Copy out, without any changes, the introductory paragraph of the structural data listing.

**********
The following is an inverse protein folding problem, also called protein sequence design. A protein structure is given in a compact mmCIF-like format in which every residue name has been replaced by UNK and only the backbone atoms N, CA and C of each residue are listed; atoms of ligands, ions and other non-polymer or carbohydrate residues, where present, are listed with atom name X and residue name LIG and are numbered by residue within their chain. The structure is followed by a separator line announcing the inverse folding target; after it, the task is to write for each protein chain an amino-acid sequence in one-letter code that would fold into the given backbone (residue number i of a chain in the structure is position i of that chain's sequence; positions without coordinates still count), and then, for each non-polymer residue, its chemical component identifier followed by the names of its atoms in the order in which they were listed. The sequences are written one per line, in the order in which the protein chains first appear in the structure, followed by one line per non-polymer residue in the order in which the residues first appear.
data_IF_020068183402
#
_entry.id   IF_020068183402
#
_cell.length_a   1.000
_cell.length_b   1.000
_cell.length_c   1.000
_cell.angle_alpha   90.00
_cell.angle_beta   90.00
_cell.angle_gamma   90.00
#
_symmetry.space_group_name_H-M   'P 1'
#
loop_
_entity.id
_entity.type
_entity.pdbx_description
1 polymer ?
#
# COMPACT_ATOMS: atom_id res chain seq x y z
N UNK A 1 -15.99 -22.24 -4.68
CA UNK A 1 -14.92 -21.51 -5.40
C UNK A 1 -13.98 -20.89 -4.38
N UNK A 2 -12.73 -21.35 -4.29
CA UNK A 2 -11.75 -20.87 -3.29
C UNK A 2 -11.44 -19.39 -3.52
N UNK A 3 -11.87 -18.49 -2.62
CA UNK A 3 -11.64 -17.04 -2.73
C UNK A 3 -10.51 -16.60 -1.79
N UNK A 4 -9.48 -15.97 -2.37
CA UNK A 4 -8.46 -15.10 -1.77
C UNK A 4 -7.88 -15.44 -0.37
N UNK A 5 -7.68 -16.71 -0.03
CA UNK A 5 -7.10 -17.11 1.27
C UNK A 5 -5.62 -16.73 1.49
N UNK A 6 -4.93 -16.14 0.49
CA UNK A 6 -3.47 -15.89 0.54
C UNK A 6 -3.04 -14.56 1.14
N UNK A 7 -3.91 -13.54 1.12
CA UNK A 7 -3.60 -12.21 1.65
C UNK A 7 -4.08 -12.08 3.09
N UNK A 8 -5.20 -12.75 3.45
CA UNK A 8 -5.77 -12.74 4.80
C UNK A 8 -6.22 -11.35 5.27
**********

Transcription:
The following is an inverse protein folding problem, also called protein sequence design. A protein structure is given in a compact mmCIF-like format in which every residue name has been replaced by UNK and only the backbone atoms N, CA and C of each residue are listed; atoms of ligands, ions and other non-polymer or carbohydrate residues, where present, are listed with atom name X and residue name LIG and are numbered by residue within their chain. The structure is followed by a separator line announcing the inverse folding target; after it, the task is to write for each protein chain an amino-acid sequence in one-letter code that would fold into the given backbone (residue number i of a chain in the structure is position i of that chain's sequence; positions without coordinates still count), and then, for each non-polymer residue, its chemical component identifier followed by the names of its atoms in the order in which they were listed. The sequences are written one per line, in the order in which the protein chains first appear in the structure, followed by one line per non-polymer residue in the order in which the residues first appear.